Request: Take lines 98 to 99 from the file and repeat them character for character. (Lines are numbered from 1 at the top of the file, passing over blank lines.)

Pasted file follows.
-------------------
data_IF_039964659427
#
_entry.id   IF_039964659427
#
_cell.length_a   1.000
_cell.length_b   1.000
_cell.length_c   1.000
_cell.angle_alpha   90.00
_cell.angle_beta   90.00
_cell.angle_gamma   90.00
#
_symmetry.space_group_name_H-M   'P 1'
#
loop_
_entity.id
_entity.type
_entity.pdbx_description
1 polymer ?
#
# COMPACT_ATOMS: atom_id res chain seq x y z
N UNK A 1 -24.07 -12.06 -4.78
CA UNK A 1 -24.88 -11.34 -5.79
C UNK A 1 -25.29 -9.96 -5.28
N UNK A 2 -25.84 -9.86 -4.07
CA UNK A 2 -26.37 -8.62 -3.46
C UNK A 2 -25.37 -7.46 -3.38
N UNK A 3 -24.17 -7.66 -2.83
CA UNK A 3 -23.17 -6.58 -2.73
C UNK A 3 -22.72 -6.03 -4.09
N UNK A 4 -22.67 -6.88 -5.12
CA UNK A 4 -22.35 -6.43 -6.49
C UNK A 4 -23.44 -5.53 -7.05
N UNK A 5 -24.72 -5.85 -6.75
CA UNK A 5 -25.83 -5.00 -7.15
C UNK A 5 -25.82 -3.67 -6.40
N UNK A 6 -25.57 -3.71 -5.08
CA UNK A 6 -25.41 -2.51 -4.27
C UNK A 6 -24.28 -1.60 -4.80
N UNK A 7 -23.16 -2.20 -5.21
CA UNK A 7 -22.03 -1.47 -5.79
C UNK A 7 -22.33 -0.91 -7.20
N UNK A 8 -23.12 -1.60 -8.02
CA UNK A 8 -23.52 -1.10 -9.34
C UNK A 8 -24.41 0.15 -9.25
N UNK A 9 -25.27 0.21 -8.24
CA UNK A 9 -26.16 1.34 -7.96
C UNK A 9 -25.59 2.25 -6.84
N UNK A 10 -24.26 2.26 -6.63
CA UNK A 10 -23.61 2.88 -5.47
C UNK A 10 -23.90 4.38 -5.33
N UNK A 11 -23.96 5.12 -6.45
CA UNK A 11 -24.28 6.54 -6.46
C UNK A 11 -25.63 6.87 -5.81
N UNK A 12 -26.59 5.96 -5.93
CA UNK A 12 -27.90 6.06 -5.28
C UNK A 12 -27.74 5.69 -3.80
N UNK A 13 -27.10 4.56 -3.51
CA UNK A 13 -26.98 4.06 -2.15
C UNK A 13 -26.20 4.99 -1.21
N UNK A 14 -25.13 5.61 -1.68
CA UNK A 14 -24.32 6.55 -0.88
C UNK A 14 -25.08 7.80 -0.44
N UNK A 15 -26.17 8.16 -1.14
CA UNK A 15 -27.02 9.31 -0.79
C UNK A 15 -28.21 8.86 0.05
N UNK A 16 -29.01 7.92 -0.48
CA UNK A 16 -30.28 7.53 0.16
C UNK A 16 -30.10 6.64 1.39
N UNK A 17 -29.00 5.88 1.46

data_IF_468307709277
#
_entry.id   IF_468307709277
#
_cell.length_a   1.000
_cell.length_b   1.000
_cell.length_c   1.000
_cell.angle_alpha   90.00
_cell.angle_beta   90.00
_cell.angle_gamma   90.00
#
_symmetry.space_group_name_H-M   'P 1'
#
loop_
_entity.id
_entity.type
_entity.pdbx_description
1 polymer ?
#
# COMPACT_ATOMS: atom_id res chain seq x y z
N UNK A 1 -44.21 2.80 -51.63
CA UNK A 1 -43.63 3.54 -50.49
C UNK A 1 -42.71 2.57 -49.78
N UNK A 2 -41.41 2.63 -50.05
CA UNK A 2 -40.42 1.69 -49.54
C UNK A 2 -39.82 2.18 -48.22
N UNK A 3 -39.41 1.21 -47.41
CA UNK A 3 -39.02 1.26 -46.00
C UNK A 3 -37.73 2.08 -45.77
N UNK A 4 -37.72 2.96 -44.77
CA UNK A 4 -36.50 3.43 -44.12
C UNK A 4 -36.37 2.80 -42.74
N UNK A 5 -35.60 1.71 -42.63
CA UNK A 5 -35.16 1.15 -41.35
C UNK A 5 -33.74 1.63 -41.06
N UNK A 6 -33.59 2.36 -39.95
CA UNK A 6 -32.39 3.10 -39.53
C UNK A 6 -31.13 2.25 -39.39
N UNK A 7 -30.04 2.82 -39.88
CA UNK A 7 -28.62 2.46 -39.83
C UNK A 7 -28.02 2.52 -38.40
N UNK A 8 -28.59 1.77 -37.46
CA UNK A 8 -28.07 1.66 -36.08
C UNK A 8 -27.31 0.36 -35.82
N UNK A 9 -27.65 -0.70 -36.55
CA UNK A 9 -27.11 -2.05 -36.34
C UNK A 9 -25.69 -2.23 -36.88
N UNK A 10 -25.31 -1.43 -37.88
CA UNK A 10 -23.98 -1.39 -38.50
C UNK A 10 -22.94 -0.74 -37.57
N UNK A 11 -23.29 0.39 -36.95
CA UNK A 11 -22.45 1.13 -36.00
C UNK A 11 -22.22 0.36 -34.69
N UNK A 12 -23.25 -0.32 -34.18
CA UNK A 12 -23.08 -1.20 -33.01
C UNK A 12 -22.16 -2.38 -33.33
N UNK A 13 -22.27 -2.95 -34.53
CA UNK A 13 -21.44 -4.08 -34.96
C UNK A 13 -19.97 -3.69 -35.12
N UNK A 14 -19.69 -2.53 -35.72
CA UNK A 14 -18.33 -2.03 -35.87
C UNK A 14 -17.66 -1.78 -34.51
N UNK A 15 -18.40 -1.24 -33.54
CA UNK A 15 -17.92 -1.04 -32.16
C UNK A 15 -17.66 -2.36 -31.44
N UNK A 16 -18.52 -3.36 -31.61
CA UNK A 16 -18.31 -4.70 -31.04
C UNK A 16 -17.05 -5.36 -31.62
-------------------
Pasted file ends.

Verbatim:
C UNK A 3 -37.73 2.08 -45.77
N UNK A 4 -37.72 2.96 -44.77